Opponents of the deep bore tunnel are getting desperate. Now some are proposing a City referendum. Assuming your standpoint is something other than “stop the tunnel at all costs,” this is a ridiculous idea. Without getting into the minutiae, here are a few major flaws in their thinking.
1. It would cause delay, which would increase cost. To ensure top-quality, low-price proposals, WSDOT would presumably postpone the team selection, and much of the public deal finalization would be delayed as well. Even if the referendum resulted in a “go,” this would risk moving the pricing into a period of general economic recovery. As everyone in construction knows, any economic recovery will cause prices to rise substantially due to higher material costs, normalization of margins at every level, etc. The current RFP process is well timed to take advantage of low pricing that we know will last into early next year, but might not last much longer.
2. If opponents were to win, what then? Would it be a simple matter of clarifying Seattle’s exposure to overruns, or would it stop the tunnel concept entirely? Does anyone think that another option would be more popular? Based on who is supporting the referendum, it sounds like the “surface” option is their intended goal. That might play well in some neighborhoods, but it’s the worst nightmare for many of the viaduct’s
The deep bore tunnel being studied as part of the Alaskan Way Viaduct replacement will carry four lanes of traffic under downtown Seattle. Much of the two-mile-long tunnel will go through glacial till, reaching a depth of 220 feet. Image courtesy of WSDOT
current users, much of the business community, and many of us Downtown workers/residents who would see our Downtown avenues turned into pedestrian-unfriendly throughways for drivers who don’t want to be here. Others insist that we’re all insane if we don’t retrofit the viaduct so it’ll last two or three decades longer, or we’re insane if we don’t rebuild a similar viaduct, or the only solution is a bridge in Elliott Bay, or we should revisit the cut-n-cover idea… Every one of them has a built-in opposition, which I think will be larger than the opposition to the tunnel. Anyone who thinks their pet idea will magically make a majority happy is delusional.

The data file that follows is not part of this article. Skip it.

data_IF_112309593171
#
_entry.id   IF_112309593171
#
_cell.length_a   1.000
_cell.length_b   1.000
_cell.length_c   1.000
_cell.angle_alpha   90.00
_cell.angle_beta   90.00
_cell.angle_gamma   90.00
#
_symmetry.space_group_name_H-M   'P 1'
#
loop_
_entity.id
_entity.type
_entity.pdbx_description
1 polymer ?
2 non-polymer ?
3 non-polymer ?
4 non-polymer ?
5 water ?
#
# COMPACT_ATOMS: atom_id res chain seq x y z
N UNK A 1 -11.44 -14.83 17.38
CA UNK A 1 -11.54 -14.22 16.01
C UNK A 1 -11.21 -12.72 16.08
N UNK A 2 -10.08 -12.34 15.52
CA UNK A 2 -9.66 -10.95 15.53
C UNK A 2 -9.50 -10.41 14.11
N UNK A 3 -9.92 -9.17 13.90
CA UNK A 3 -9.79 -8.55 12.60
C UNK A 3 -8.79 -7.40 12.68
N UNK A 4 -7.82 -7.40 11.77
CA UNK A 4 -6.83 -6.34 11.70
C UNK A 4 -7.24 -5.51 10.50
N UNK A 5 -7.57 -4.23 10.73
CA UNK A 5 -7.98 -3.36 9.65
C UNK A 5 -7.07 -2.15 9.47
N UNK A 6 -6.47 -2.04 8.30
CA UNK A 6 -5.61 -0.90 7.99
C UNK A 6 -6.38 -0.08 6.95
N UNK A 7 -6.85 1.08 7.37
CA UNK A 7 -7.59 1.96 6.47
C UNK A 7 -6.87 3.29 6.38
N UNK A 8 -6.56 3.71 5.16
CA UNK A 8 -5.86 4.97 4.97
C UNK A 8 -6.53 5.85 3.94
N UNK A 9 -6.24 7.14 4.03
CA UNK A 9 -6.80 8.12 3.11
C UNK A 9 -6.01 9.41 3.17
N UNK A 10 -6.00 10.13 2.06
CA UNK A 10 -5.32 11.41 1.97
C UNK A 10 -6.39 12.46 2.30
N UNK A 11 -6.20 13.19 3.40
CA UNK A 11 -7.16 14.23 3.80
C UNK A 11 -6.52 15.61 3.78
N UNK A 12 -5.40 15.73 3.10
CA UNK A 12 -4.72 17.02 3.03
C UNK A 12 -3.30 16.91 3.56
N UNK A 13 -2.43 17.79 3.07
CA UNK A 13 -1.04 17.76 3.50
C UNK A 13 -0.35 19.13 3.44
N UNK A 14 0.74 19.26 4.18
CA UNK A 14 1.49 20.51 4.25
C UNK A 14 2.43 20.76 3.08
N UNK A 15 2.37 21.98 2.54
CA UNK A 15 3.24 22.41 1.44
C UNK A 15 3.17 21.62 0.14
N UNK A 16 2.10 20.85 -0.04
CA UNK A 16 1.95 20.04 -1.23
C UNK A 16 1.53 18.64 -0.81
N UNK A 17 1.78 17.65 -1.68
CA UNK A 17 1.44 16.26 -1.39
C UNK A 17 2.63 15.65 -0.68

3. It would be a City referendum for a State project that affects the whole metro. I agree that the cost risk should be shared by the State and the City…which currently appears to be the case, barring any future contract language that specifies otherwise. Aside from the issue of Seattle’s risk, there’s the issue of who the viaduct belongs to. Referendum supporters appear to be forgetting that tunnel is a State project, and serves a region-wide traveling public. Do they really think the State will let Seattle delete a regional lifeline? If the tunnel were stopped, the result would be another highway of some kind. Probably an aerial replacement, built a couple years after the current plan during a time of much higher pricing. The no-replacement people would get to look at THAT for the next 60 years, which horrifies me as well.
4. The other concepts have MORE cost risk. In 2008 it could be argued that a tunnel had higher cost risk than an aerial option. Off the cuff, the opposite seems to be true today. The tunnel has gone through a year and a half of intense study, design, and improvement since becoming the chosen option. A replacement viaduct (or any other concept) would start over with very minimal design, very minimal knowledge of what’s under the existing viaduct, and very minimal idea of what would be needed to minimize the considerable construction inconveniences. Further, those who prefer other options typically forget to include the cost of knitting South Lake Union and Lower Queen Anne back together via a lowered Aurora, which would be a much more difficult project in their scenarios, and they leave the current tunnel severely under code. (This is all completely separate from the hidden costs of disruption (during construction and permanently) with the surface, aerial, or cut-n-cover options, which would dwarf the project cost in every instance.)
In another blog post I discussed why the idea that driving will suddenly become unpopular (an idea held by many surface option supporters) is wrong as well. I won’t get into the opponents claims about overruns on past projects, which are based on ancient history rather than the modern practices of agencies like WSDOT, Sound Transit, etc., who have done well in keeping their recent work on budget.
I suspect the referendum won’t happen because smarter heads will prevail. And if it does, it’ll probably lose, because as some old polling suggested, the public’s #1 priority is to get it done, even among many people who consider the tunnel their second or third favorite option. The tunnel is a good plan, which does an excellent job of balancing millions of viewpoints, and is ultimately the lowest-risk concept.